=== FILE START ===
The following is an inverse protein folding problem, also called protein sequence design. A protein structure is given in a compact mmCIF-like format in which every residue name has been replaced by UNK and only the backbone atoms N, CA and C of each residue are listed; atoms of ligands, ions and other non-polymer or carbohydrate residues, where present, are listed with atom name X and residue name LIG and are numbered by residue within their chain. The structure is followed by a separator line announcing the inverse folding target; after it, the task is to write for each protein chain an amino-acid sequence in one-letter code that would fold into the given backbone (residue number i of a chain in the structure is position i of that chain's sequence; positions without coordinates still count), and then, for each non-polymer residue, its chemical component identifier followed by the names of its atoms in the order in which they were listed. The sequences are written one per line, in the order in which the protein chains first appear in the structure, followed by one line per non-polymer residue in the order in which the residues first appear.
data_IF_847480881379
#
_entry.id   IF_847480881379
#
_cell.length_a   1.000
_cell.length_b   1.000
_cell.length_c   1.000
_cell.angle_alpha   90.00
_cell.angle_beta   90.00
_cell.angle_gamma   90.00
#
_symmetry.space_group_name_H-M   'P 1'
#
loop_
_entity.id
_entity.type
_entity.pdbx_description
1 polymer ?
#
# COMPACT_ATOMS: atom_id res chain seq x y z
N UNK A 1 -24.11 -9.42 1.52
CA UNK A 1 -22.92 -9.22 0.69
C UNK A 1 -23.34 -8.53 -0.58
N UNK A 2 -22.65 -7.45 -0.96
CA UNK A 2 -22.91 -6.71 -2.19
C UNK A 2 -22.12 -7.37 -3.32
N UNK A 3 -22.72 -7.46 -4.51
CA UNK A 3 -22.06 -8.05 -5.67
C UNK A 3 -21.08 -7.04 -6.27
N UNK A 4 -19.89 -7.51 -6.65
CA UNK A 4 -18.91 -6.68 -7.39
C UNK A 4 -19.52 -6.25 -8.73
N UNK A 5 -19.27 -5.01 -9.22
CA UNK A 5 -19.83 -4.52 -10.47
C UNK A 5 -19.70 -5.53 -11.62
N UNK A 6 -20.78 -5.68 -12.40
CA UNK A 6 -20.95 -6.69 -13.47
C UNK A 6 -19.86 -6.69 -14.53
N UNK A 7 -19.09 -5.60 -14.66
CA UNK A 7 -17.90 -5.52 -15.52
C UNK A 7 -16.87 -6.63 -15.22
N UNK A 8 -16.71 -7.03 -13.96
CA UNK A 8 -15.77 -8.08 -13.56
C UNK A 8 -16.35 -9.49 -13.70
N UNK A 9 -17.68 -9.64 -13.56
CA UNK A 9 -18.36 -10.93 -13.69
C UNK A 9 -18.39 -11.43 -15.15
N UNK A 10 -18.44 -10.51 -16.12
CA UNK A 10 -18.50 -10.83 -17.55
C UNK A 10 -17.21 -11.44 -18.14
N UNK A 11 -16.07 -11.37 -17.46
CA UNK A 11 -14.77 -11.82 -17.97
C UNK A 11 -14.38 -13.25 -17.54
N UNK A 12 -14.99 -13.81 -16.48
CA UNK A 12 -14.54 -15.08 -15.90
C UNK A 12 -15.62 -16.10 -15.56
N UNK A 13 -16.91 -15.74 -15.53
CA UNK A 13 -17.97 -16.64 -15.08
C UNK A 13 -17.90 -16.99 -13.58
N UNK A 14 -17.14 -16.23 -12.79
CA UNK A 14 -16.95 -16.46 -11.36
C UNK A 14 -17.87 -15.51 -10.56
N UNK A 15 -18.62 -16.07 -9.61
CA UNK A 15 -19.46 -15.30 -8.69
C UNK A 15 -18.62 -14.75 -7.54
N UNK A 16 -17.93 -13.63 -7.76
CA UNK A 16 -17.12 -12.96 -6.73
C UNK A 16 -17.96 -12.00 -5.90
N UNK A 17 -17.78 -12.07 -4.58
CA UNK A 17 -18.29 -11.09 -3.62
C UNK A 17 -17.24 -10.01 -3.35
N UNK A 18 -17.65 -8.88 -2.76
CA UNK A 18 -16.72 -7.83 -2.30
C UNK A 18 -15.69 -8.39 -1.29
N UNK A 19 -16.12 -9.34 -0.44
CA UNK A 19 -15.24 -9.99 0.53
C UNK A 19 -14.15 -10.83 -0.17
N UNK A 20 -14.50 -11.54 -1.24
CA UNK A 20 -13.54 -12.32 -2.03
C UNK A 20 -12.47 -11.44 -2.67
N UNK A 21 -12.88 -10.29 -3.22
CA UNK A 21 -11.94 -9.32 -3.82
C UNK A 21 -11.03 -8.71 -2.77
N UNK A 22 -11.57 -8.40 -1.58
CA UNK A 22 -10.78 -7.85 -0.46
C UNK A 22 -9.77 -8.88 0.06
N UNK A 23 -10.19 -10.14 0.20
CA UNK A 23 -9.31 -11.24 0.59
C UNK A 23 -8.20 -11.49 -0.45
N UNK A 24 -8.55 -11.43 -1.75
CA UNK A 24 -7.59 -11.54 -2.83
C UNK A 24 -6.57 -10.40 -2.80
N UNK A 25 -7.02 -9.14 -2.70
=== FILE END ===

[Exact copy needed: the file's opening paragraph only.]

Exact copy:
The following is an inverse protein folding problem, also called protein sequence design. A protein structure is given in a compact mmCIF-like format in which every residue name has been replaced by UNK and only the backbone atoms N, CA and C of each residue are listed; atoms of ligands, ions and other non-polymer or carbohydrate residues, where present, are listed with atom name X and residue name LIG and are numbered by residue within their chain. The structure is followed by a separator line announcing the inverse folding target; after it, the task is to write for each protein chain an amino-acid sequence in one-letter code that would fold into the given backbone (residue number i of a chain in the structure is position i of that chain's sequence; positions without coordinates still count), and then, for each non-polymer residue, its chemical component identifier followed by the names of its atoms in the order in which they were listed. The sequences are written one per line, in the order in which the protein chains first appear in the structure, followed by one line per non-polymer residue in the order in which the residues first appear.